The New Yorker

From the High-School Diaries of Johnny Appleseed

Johnny DiNapoli imagines the high-school diaries of Johnny Appleseed: “Homecoming was O.K. Not sure who won, but I ate a personal best of eleven apples.”

Starbucks and the Issue of White Space

What’s most crucial isn’t whether a company can diminish bias among its employees. It’s the acknowledgment that bias is so pervasive it has to try. Jelani Cobb writes.

Sunday Reading: Artistic Personalities

Stories about artists, writers, actors, and musicians.

John McCain, Honor, and Self-Reflection

David Remnick on the life and legacy of Senator John McCain, who is conducting a public self-reckoning as he battles Stage IV brain cancer.

Britain Considers Life Without Its Russian Oligarchs

Sam Knight on Britain’s decision to crack down on Russian oligarchs following a nerve-agent attack against a former Russian spy on British soil.

More Chaos as Trump Suggests the North Korea Summit May Be Back On

John Cassidy on the Trump Administration’s announcement that the summit with North Korea, which was planned for June 12th but cancelled this week, may proceed after all.

Donald Trump, the Fighter-in-Chief, Pardons Jack Johnson

Kelefa Sanneh on President Donald Trump’s pardon for the early-twentieth-century boxing champion Jack Johnson, who died in 1946.

Can Novak Djokovic Return to Form in France?

Louisa Thomas writes about whether the tennis player Novak Djokovic could stage a comeback at this year’s French Open tournament.

A Record of Syrian Monuments Before ISIS

John Gendall writes about the photography of the veteran architectural photographer Peter Aaron, whose images of Syria, from 2009, serve as a quiet reminder of the country’s recent past.

Hiring: A Team of Rock-Star Entrepreneurs to Launch My Startup, Unless I Get a Real Job First

Lucas Gardner satirizes a hiring notice for a new startup, which will be abandoned just as soon as the founder gets a real job.

The Chewing-Gum Workout Plan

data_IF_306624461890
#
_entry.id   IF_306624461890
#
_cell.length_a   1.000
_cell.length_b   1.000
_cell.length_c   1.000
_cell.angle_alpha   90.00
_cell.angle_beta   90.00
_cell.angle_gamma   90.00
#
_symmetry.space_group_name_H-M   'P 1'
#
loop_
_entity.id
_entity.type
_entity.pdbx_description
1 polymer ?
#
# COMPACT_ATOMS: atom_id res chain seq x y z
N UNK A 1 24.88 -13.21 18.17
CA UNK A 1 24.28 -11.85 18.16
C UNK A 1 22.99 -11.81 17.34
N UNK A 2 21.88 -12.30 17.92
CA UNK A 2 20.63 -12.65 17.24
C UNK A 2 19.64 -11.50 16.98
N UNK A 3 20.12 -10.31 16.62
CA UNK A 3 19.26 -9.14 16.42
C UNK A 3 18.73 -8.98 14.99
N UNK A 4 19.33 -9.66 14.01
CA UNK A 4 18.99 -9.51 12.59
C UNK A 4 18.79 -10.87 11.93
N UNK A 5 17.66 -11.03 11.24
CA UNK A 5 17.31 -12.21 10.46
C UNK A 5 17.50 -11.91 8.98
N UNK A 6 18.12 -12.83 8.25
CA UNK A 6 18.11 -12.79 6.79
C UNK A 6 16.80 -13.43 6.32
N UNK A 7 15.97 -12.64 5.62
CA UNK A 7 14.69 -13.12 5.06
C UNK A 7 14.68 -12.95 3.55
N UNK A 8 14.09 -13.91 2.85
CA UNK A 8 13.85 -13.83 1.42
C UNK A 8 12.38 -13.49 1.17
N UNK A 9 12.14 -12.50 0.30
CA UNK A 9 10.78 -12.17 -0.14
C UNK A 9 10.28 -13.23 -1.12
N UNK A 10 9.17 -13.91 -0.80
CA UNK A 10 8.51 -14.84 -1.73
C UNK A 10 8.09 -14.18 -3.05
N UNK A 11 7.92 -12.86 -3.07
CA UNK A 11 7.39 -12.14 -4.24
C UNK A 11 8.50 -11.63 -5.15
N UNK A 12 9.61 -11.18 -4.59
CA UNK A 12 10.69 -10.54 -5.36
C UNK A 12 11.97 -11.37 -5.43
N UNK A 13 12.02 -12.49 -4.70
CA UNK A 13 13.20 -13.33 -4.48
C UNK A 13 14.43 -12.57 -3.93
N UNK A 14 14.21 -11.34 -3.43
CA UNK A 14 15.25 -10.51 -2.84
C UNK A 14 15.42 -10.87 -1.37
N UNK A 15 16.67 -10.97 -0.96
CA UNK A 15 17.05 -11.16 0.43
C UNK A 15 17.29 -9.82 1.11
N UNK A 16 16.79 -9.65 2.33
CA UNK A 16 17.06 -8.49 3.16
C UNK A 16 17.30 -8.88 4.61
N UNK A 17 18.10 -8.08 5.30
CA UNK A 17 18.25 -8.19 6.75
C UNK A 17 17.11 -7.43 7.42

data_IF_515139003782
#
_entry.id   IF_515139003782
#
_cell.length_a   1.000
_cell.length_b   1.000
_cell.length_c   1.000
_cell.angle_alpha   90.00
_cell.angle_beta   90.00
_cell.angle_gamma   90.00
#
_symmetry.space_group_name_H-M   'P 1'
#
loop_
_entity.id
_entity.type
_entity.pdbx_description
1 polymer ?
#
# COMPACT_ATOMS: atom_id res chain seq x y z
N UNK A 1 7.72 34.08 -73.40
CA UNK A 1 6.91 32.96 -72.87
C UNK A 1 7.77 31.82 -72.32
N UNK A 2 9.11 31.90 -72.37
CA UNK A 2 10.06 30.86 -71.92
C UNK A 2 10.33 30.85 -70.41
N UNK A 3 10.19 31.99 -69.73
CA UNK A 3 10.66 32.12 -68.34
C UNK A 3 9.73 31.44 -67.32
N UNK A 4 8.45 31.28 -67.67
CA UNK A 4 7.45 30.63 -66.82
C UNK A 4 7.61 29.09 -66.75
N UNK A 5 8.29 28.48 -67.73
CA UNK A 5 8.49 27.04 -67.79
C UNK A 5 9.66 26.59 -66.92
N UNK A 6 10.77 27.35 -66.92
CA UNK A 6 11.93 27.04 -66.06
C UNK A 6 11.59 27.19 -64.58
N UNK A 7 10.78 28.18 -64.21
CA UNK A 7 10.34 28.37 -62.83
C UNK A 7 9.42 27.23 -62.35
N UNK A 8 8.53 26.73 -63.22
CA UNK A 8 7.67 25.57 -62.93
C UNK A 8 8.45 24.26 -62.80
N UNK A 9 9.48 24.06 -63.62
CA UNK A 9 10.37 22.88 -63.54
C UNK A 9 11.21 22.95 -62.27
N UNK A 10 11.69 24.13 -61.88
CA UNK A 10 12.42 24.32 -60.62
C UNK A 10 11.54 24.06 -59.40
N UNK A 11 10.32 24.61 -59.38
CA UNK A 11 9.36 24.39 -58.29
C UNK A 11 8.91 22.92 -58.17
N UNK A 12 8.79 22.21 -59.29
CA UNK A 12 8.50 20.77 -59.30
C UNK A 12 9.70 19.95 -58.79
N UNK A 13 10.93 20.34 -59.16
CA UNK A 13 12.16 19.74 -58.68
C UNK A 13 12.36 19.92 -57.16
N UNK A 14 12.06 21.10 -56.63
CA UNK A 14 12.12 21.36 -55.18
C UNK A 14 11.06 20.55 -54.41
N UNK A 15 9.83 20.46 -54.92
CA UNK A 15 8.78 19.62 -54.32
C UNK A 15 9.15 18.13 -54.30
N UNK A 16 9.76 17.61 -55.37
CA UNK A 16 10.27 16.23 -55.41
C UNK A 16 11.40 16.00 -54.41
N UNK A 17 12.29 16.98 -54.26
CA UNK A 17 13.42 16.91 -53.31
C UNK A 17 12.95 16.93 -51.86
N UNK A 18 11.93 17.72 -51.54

Alan Burdick discusses the science of how chewing gum affects human physiology.

The Rush of Seeing Harvey Weinstein’s Perp Walk

Doreen St. Felix on witnessing Harvey Weinstein at a police station and in court to face charges of sexual misconduct, following the allegations that started the #MeToo movement.

The G.D.P.R., Europe’s New Privacy Law, and the Future of the Global Data Economy

Julia Powles discusses how the big tech companies have been preparing for the General Data Protection Regulation, a new European Union law that promises consumers better control over their personal

Bonus Daily Cartoon: Friday, May 25th

Barry Blitt’s Bonus Daily Cartoon is a cancelled summit sketch.

Malcolm Gladwell on School Shootings, and the Return of Paul Schrader

On The New Yorker Radio Hour, a New Yorker staff writer tries to explain the epidemic of senseless violence in our schools, and a legendary screenwriter and director makes a masterpiece.

In the Trump Era, We Are Losing the Ability to Distinguish Reality from Vacuum

Masha Gessen on asserting and maintaining a fact-based reality amid the everyday disorientation of the Trump Administration.

What to Stream This Weekend: Movies in the Spirit of Philip Roth

Richard Brody recommends movies inspired by the writer Philip Roth to stream from Amazon, Google, and other services, including “Such Good Friends,” “Sex Is Comedy,” and “C.S.A.: The Confederate

Too Close To Home

Liana Finck illustrates a humorous story about a trip to the café that turns into a spiral of anxiety and shame.

Rafael Nadal Is the King of Clay. Why Isn’t There a Queen?

Gerald Marzorati on why women’s professional tennis lacks a dominant clay-court champion, as explained by Chris Evert, who discusses players including Justine Henin, Martina Navratilova, and Rafael

“Picnic at Hanging Rock,” Reviewed: A Haunting Evocation of Late Adolescence and All Its Mysteries

Troy Patterson reviews the new Amazon Prime show “Picnic at Hanging Rock,” a haunting evocation of late adolescence and all its mysteries.